Interviewing people from local communities and researching their
sporting interests, finding venues for their activities and
coordinating the building of new ones, it would be reasonable to
consider this work of a whole team.
However just one man took on the job Zhao Xiaokong, who was
appointed to oversee the development of local sport in
Shanxi Province of north China.
Zhao is a mid-level official, the head of the "Sports-for-All"
division of the provincial sports bureau. From 2003 to 2005, he
took on a rural sports development project of immense scale: the
Shanxi Da-Yun Sports Corridor.
The project is so named because the facilities are all built
along the Datong-Yuncheng Road, a provincial expressway cutting
through the heartland of Shanxi.
Zhao was responsible for developing 650 basketball courts, 25
gymnasiums, six sports clubs and installing 1,980 pieces of
sporting equipment in a province known mainly for the coal and
vinegar it produces.
The project was financed by the National Development and Reform
Commission (NDRC) and the
State General Administration of Sport (SGAS), the national sports
authority, which contributed 8 million yuan (US$980,000), along
with Shanxi's local government who contributed supplementary
Zhao's project serves around 2 million farmers from some 600
villages along the expressway, and has earned commendation from the
The project plays an important role in the social development of
the region. "Every basketball court is good for killing the
business of 10 gambling dens," according to a local saying.
A national fitness program for farmers will be launched soon
across the country as part of China's effort to give more
education, more medical insurance and services, and more cultural
choices to its rural citizens, a source with SGAS said.
Zhao's project is now held up as a national example for the
farmers' fitness program. He receives many guests from all over
China and provides advice on the managerial aspects of his project
for the development of others. The "Western Henan Sports Corridor,"
for instance, is due for completion in 2009 in the western part of
Henan Province, the largest agrarian province in central
In 2001, according to the SGAS's national fitness survey, 17.2
percent of men in rural areas did not have adequate fitness levels,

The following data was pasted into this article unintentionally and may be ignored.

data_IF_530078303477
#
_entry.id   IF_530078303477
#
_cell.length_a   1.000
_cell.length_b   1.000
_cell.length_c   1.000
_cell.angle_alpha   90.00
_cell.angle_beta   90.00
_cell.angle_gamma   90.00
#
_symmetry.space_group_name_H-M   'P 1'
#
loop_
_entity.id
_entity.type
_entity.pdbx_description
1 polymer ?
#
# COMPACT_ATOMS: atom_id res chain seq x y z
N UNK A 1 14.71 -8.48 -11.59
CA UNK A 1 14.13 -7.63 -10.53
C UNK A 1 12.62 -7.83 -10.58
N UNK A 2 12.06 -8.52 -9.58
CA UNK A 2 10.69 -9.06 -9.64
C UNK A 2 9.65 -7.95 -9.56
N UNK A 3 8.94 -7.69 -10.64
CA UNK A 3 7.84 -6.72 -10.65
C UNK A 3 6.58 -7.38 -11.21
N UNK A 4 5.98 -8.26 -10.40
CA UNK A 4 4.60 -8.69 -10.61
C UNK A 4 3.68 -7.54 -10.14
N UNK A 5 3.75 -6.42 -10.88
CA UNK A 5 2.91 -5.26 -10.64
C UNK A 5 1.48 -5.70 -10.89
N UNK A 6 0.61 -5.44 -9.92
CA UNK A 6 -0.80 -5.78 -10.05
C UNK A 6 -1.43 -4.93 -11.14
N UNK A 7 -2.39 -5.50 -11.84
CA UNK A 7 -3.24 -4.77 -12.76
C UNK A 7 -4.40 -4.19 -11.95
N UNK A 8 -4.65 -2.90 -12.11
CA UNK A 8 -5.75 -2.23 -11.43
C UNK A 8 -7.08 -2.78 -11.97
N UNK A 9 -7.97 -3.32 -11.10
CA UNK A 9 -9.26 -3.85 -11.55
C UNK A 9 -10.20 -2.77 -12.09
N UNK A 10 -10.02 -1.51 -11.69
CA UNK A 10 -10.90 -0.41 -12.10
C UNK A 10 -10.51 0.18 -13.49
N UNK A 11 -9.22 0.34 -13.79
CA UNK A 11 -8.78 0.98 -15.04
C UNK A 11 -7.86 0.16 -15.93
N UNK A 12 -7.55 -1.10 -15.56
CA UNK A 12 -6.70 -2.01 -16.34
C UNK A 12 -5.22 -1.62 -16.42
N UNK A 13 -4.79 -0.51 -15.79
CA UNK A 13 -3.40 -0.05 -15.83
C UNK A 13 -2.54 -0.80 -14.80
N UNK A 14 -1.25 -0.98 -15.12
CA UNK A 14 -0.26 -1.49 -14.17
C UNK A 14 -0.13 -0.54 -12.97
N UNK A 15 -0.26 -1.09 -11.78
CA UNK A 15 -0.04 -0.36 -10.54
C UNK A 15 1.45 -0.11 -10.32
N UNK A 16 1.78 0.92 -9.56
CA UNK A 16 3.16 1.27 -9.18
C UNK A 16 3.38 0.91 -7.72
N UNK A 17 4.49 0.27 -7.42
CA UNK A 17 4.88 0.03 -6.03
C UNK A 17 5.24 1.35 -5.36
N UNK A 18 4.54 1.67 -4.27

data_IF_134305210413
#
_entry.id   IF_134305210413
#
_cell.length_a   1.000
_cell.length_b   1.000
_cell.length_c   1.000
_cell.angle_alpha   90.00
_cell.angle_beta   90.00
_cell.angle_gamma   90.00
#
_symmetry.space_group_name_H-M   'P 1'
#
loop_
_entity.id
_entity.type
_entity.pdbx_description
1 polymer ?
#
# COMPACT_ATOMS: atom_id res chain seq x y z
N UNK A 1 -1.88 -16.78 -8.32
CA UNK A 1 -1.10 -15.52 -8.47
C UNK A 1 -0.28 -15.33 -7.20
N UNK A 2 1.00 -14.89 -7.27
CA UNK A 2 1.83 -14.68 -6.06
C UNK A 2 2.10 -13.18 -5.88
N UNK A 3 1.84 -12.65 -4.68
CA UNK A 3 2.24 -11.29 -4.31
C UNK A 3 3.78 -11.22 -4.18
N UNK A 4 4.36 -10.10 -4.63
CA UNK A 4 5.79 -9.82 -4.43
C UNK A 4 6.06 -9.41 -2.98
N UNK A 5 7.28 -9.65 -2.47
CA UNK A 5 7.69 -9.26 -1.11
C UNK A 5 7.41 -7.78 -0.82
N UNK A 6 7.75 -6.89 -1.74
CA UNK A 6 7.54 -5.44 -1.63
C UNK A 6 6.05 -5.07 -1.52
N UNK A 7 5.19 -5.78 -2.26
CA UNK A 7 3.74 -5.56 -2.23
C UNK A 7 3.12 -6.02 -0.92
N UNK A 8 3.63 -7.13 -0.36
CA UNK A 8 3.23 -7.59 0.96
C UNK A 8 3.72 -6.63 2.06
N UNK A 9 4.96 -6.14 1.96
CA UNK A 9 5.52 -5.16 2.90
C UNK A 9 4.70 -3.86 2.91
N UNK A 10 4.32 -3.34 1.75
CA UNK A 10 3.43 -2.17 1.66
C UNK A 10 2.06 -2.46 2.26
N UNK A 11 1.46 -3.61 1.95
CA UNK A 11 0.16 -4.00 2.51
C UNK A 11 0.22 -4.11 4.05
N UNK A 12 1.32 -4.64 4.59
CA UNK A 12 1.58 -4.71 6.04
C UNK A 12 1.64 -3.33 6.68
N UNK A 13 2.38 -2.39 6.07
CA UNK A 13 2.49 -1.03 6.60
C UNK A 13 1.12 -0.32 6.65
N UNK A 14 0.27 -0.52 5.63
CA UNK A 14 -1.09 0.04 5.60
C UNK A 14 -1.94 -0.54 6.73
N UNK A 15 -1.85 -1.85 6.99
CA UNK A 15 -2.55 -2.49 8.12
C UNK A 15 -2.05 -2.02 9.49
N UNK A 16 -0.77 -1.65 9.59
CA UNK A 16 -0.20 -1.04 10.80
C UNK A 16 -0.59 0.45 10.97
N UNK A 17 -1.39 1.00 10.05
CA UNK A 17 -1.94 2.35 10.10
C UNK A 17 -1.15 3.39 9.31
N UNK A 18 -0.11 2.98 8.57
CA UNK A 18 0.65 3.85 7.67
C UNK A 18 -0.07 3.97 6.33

compared with 11.6 percent of laborers in urban areas. For women,
the gap was even greater, with 21.2 percent not fit enough,
compared with just 8.4 percent of their urban counterparts.
According to Feng Jianzhong, vice minister of SGAS, the
continually improving rural economy and overall progress of society
has led farmers who make up 70 percent of the nation's population
to progress from being content with enough food and clothes to
wanting a richer life with more meaningful pursuits.
"They are asking for ways to spend their leisure time and also
to lead a healthy life," he said.
Basketball and table tennis were the farmers' favorite sporting
activities. "But the existing facilities are far from enough to
meet the minimum of their demands," Feng said.
Statistics from a survey of national sports fields show that
among the 850,000 fields in China, only 8.18 percent are in towns
and villages. According to the SGAS, the sports population in rural
areas only covers 8.4 percent of the total population.
Officials have been considering ways to deal with the lack of
sporting facilities in rural areas over the past few years. The
Shanxi sports corridor is one of the pilot schemes. Another pilot
project in Lingbao County of western Henan Province, has seen
villages starting up their own basketball league, nicknamed "Our
own NBA," by the locals.
With the national fitness program for farmers to be officially
launched soon, standard basketball courts will appear in more and
more villages throughout the country.
The program aims to bring at least one cement-paved basketball
court equipped with a pair of standard basketball hoops and two
outdoor table-tennis tables for each village included in the
Government finance will cover building costs the NDRC and the
SGAS along with community support.
"The main purpose of this is to do solid work for the farmers
and not to increase their financial burden," Feng said.
The SGAS hopes that by 2010 one-sixth of Chinese villages, or
around 100,000 of them, will be provided with sporting facilities.
This will benefit 150 million farmers, according to an SGAS policy
"Man is the most precious factor of all things on earth, and the
most precious factor for man is good health," Feng said.
"So we hope, as China is putting out stronger performance in
international competitions, sports get more popular among all
people at the same time."
Feng told China Daily that in 2005 the SGAS invested
about 270 million yuan (US$33.3 million) in public sport, while 480
million yuan (US$59.2 million) was directed to competitive sport,
in what he called "a balance appropriate with national
Feng did not reveal, however, how the investment allocation will
be balanced in 2006.
(China Daily April 4, 2006)